At long last, Temple Post Office has a new permanent clerk. James Nicholas has been hired as a PSE, a Postal Support Employee, and has been with us now just over a week.

James, who grew up in the area, joined the Marines shortly after graduating high school in 2009. After serving four years, he stayed in the Jacksonville, NC, area to work for a while and then went to Texas for a job in contracting. He returned to Temple this past January, having found that he missed the support of his extended family.

James has a strong connection with Temple. His grandmother, Christine Woodward has lived here since his mother, Jennifer Fletcher, was a small child. His father and step-mother, John and Sarah Nicholas, have lived on Maple Street since his brothers and sister were babies. Now that he’s back, James is staying with his grandmother and singing with his Uncle Dan in Northfield, a local group specializing in Renaissance, Early American a cappella music.

James and I talked recently about the difficulty many servicemen and women find in making the transition from military life back to civilian life. Having enlisted so soon after graduating high school, James sees that all of his adult life so far was grounded in the military. It’s a community with pretty clear boundaries, unlike a small town where people may come and go as they choose. There are a lot of rules in the military and in many ways the rules make life simpler. You always know where you are supposed to be and what is expected of you.

Having family and community can make a big difference for returning servicemen and women. Not just for the sense of belonging and structure, but also for encouragement in reconnecting with the parts of self put aside for the sake of being a committed and effective soldier.

The new split schedule at the Post Office will work well for James. Two hours starting at 8 a.m. in the morning and two hours in the afternoon starting at 3 p.m., will leave him with five hours during the day in which, come fall, to start college at UMF. He will be majoring in social sciences and cultural studies with a goal of eventually transferring to the New York Film Academy where he wants to study film and stage production.

James, we’re glad you have returned to Franklin County and pleased to have you staffing our Post Office. And pleased as well that now Betsy Graves is able to once again retire. Welcome back!

You may recall that the US Postal Service’s plan for our own post office is to have the lobby open twenty-four hours a day, seven days a week. To that end, a new door has been installed between the lobby and the “office” area, and the small windows above the boxes has been secured, discreetly, with mesh.

What has delayed the transition is a lack of security for mail in transition. The mail truck swings through Temple in the mornings just before 8 a.m. with deliveries, and then again about 4 p.m. to pick out going mail. In the morning and on Saturday afternoons the mail is left in the lobby. According to Tammy Morgan, the Post Master who now supervises our office, we won’t be able to make the change to a 24 hour lobby until they figure out how to secure all that mail.

The Comprehensive Plan Committee is continuing to work through the various inventories that the State feels are essential to a good plan. These include population and demographics, economic information, housing, and natural resources, among others. Once these inventories are completed, the Committee will be looking to Temple residents for input regarding our vision for the future. Do we want growth? What sort of growth would we want? Or not want?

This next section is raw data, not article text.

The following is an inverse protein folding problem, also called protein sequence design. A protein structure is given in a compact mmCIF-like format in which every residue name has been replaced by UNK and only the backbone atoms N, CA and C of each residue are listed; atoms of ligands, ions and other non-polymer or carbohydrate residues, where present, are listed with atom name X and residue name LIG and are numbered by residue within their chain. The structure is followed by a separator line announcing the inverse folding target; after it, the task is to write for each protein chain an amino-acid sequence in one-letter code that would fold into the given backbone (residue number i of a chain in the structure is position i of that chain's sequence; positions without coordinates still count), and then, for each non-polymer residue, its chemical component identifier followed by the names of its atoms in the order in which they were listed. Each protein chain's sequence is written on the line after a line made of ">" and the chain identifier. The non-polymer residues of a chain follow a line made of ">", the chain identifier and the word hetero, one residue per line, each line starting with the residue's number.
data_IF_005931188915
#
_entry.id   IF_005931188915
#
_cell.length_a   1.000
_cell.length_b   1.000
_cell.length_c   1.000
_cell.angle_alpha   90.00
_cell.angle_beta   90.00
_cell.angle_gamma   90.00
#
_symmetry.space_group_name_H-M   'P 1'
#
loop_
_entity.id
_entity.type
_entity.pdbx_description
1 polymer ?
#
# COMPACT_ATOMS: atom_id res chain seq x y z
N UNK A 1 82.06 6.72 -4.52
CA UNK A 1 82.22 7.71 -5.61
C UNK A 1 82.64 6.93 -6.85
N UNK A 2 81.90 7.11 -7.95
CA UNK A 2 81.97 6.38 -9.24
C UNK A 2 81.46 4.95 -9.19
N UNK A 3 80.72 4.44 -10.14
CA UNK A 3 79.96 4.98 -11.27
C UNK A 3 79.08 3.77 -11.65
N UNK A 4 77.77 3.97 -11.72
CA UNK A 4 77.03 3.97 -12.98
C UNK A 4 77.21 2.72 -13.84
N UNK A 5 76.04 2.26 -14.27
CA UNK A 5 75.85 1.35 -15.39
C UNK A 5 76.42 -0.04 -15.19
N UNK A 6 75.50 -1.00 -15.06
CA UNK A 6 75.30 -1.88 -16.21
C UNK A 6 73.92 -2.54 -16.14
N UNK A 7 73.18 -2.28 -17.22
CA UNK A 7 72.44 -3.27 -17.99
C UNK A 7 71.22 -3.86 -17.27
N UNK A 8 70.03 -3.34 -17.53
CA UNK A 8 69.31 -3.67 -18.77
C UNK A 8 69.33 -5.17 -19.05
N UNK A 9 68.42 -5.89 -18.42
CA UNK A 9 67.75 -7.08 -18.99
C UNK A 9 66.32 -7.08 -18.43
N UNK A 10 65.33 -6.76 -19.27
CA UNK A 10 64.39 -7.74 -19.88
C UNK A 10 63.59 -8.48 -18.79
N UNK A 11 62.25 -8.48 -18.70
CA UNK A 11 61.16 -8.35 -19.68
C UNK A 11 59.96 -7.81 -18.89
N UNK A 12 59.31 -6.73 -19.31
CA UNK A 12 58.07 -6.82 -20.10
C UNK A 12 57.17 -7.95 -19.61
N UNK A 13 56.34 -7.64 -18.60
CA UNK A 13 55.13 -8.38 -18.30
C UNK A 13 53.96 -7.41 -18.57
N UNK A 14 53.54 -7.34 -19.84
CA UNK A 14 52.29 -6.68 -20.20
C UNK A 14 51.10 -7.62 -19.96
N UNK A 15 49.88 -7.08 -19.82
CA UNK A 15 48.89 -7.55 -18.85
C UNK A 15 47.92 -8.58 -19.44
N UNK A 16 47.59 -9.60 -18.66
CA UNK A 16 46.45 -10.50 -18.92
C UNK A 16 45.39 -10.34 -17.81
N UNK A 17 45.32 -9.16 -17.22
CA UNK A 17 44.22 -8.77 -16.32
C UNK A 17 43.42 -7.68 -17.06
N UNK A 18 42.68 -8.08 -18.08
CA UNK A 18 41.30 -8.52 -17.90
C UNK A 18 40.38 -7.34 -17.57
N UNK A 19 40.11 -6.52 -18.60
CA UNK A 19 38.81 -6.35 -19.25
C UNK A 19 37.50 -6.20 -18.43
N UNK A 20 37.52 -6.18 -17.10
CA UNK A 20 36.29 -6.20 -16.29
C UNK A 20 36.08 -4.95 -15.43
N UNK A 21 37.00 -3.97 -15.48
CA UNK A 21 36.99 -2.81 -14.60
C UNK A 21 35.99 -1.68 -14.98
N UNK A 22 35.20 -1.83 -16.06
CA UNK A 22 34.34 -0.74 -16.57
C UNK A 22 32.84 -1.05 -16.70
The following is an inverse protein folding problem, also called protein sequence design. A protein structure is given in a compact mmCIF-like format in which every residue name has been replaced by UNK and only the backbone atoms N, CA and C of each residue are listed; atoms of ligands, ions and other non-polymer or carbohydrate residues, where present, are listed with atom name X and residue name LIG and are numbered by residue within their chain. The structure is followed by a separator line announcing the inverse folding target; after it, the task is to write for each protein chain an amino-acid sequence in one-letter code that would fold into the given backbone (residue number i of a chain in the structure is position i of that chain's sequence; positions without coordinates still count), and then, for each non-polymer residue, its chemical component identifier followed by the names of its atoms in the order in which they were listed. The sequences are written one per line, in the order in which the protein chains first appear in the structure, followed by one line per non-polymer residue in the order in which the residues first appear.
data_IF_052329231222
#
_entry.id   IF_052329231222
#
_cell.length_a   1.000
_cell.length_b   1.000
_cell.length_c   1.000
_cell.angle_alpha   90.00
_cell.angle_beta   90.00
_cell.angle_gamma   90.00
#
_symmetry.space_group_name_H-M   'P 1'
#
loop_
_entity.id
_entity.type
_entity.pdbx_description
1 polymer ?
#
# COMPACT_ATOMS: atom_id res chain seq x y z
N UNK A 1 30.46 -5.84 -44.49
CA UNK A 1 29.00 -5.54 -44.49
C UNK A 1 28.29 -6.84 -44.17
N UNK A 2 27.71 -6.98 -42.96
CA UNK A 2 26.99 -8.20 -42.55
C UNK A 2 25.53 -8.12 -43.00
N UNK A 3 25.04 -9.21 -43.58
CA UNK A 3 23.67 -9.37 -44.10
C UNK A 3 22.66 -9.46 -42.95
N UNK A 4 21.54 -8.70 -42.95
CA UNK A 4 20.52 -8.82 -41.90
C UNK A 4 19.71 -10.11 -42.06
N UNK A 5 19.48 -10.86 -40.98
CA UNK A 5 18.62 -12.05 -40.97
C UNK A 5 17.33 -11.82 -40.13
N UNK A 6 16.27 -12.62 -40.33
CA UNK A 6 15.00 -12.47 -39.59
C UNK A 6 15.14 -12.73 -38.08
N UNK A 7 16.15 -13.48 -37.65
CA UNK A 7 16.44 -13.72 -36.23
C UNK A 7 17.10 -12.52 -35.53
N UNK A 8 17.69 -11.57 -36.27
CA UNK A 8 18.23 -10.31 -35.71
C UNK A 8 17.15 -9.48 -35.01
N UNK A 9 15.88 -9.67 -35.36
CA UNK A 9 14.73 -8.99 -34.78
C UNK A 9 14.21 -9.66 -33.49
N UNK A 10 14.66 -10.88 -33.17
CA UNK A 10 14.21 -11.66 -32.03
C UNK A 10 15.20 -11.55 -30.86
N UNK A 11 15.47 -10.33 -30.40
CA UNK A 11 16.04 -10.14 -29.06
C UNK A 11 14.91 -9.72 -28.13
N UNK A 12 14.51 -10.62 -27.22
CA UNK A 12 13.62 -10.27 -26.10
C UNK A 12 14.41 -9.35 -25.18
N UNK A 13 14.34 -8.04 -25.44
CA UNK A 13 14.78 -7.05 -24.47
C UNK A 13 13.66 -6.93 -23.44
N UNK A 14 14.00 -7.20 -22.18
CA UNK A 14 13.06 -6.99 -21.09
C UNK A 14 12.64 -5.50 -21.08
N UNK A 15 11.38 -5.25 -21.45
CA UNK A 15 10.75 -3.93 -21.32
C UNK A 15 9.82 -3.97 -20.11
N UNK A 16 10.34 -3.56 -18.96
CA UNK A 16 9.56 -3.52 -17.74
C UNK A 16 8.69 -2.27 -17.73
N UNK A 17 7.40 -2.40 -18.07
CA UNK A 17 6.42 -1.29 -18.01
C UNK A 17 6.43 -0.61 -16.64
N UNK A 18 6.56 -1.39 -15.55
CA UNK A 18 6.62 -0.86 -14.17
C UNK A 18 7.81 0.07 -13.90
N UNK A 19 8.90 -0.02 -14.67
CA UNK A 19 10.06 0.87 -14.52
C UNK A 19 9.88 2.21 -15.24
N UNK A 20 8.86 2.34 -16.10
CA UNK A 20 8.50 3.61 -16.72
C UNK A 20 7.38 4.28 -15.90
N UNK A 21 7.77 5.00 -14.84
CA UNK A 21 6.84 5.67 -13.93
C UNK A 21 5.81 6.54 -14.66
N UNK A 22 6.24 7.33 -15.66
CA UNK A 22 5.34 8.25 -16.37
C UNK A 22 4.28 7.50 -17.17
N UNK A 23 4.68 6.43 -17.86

No in its early planning stages is a visioning meeting that will involve residents from all parts of Temple, in all its geographic and demographic variations, to consider a wide list of topics that could affect our future. A meeting date has not been set, but will likely be sometime in August or September. More to follow.

The Temple Historical Society had both the Red School House and the Archive Room at the Town Hall open for the Franklin County History Tour on June 6th. Although not very many people stopped in, there was plenty enough opportunity for conversation about family connections and the history of our churches and civic clubs. A second tour, with open museums and archives from Rangeley to Jay, is planned for October. It’s a nice occasion to visit your own historical society or one of the many you have not yet had the good fortune to visit.

At long last this week, Farmington is finally repairing that little nasty two-tenths of a mile stretch of Route 43 in West Farmington that most of us have to travel on our way in and out of town. It runs from the 4-way stop at the Town Farm Road to the edge of the Village Corporation boundary where the State took up the responsibility for repaving last year. The area getting fixed now, known locally as Clay Hill, has been jarring our bones for some time and only been getting worse.

Farmington will also repave Porter Hill Road this summer. With such drastic improvement to the two major routes in and out of Temple, we might almost come to think we’re living in an up-scale metropolitan area.

Temple residents, please feel free to call me at 778-3856 with news or announcements, or if you see your neighbors greeting our new Postal Clerk.

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